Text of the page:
Ten “megaforces” will significantly affect corporate growth over the next two decades, according to new research from KPMG International. Expect the Unexpected: Building Business Value in a Changing World
explores climate change, energy and fuel volatility, water availability, cost and resource availability, population growth and new urban centers—and examines how these global forces may impact business and industry. The results: The external environmental costs of 11 industry sectors jumped 50 percent from US$566 billion to $846 billion in eight years (2002 to 2010). If companies paid for the full environmental costs of their production, they would lose 41 cents for every dollar earned. KPMG released its results on the opening day of its global Business Perspective on Sustainable Growth: Preparing for Rio+20 summit occurring this week in New York.
Global Sustainability Megaforces
- Climate Change. This global megaforce directly impacts all the others. Predictions of annual output losses from climate change range between 1 percent per year (if strong and early action is taken) to as much as 5 percent a year (if policymakers fail to act).
- Energy & Fuel. Fossil fuel markets are likely to become more volatile and unpredictable because of higher global energy demand, changes in the geographical pattern of consumption, supply and production uncertainties and increasing regulatory interventions related to climate change.
- Material Resource Scarcity. As developing countries industrialize rapidly, global demand for material resources will increase dramatically. Business will face increasing trade restrictions and intense global competition for a wide range of material resources that become less easily available. Scarcity also creates opportunities to develop substitute materials or to recover materials from waste.
- Water Scarcity. By 2030, the global demand for freshwater will exceed supply by 40 percent. Businesses may be vulnerable to water shortages, declines in water quality, water price volatility and reputational challenges.
- Population Growth. The world population is expected to grow to 8.4 billion by 2032. This will place intense pressures on ecosystems and the supply of natural resources such as food, water, energy and materials. While this poses a threat to business, there will be opportunities to grow commerce, create jobs, and innovate to address the needs of growing populations for agriculture, sanitation, education, technology, finance and healthcare.
- Wealth. The global middle class (defined by the OECD as individuals with disposable income of between $10 and $100 per capita per day) will grow 172 percent between 2010 and 2030. The challenge for businesses will be to serve this new middle class market at a time when resources are likely to be scarcer and more price volatile. The advantages many companies experienced in the last two decades from “cheap labor” in developing nations will eroded with the growth and power of the global middle class.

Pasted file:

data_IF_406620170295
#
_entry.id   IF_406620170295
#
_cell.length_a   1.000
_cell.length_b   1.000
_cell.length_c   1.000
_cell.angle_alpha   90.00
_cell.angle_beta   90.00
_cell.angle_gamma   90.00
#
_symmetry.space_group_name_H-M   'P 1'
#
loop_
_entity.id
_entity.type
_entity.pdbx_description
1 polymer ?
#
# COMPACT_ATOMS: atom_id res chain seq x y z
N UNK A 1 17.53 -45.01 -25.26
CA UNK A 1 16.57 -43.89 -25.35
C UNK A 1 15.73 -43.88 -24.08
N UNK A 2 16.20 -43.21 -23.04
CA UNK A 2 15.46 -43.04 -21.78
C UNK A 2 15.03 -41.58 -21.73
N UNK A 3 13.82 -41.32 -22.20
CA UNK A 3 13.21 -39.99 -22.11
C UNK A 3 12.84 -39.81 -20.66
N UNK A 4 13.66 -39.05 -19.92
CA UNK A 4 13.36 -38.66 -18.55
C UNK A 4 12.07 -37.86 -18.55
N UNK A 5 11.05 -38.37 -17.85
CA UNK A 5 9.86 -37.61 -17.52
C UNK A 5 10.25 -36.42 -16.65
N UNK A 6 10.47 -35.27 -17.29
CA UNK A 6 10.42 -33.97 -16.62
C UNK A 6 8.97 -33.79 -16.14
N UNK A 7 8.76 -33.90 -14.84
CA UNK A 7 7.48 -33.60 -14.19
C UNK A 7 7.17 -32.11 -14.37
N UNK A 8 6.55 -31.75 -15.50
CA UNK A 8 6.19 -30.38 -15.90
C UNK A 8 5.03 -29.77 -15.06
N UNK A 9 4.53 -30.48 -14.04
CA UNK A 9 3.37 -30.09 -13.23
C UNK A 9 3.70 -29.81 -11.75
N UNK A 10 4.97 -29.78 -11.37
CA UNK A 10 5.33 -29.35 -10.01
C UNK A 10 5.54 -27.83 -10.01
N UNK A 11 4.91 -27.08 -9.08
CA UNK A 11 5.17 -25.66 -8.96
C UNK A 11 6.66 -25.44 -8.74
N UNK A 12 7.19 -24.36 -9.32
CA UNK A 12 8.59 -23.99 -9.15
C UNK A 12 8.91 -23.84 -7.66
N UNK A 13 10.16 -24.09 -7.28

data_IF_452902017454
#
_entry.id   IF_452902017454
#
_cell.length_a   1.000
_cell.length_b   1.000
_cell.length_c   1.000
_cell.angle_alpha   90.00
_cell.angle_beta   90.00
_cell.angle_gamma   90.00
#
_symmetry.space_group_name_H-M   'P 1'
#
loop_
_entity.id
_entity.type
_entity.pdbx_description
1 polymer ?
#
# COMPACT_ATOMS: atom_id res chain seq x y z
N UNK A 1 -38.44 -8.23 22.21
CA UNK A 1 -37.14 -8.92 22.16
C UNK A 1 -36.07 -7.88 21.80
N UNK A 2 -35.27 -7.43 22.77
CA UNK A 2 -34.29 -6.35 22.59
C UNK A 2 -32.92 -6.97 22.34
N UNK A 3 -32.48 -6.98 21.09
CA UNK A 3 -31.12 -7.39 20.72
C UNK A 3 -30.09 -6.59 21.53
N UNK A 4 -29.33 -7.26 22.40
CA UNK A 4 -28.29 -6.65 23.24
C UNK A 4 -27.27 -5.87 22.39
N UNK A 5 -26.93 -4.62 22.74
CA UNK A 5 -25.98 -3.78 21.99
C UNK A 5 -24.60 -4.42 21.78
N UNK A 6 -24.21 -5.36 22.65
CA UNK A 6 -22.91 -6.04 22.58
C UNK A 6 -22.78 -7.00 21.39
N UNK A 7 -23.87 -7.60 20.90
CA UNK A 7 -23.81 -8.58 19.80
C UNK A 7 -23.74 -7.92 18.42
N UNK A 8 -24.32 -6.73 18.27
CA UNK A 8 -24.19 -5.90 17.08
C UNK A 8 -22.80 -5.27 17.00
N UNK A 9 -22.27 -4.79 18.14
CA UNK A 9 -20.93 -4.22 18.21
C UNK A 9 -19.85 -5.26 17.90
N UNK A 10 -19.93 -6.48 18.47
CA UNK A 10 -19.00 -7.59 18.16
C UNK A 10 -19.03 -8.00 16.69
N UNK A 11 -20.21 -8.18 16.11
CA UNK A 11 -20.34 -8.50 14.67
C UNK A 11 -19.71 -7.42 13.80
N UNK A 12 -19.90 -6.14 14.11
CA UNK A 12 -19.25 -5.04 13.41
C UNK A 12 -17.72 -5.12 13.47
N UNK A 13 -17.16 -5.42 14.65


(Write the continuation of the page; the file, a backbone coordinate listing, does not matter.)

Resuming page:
- Urbanization. In 2009, for the first time ever, more people lived in cities than in the countryside. By 2030, all developing regions including Asia and Africa will host the majority of their inhabitants in urban areas; virtually all population growth over the next 30 years will be in cities. These cities will require extensive improvements in infrastructure including construction, water and sanitation, electricity, waste, transport, health, public safety and internet and cell phone connectivity.
- Food Security. In the next two decades the global food production system will come under increasing pressure from megaforces including population growth, water scarcity and deforestation. Global food prices will rise 70 to 90 percent by 2030. In water-scarce regions, agricultural producers will likely compete for supplies with other water-intensive industries such as electric utilities and mining, and with consumers. Intervention will be required to reverse growing localized food shortages (the number of chronically under-nourished people rose from 842 million during the late 1990s to more than 1 billion in 2009).
- Ecosystem Decline. Historically, the main business risk of declining biodiversity and ecosystem services has been to corporate reputations. However, as global ecosystems show increasing signs of breakdown and stress, more companies are realizing how dependent their operations are on the critical services these ecosystems provide. The decline in ecosystems is making natural resources scarcer, more expensive and less diverse; increasing the costs of water; and escalating the damage caused by invasive species to sectors including agriculture, fishing, food and beverages, pharmaceuticals and tourism.
- Deforestation. Forests are big business; wood products contributed $100 billion per year to the global economy from 2003 to 2007, and the value of non-wood forest products (mostly food) was estimated at about $18.5 billion in 2005. Yet the OECD projects that forest areas will decline globally by 13 percent from 2005 to 2030, mostly in South Asia and Africa. The timber industry and downstream industries such as pulp and paper are vulnerable to potential regulation to slow or reverse deforestation. Companies may also find themselves under increasing pressure from customers to prove that their products are sustainable through the use of certification standards. Business opportunities will arise from the development of market mechanisms and economic incentives to reduce the rate of deforestation.
Outcomes from KPMG's Business Perspective on Sustainable Growth: Preparing for Rio+20 will be shared at Rio+20. Both events aim to craft a forward-looking agenda to focus on global green growth. KPMG International is hosting the event, in cooperation with the UN Global Compact, the World Business Council for Sustainable Development and the United Nations Environment Programme.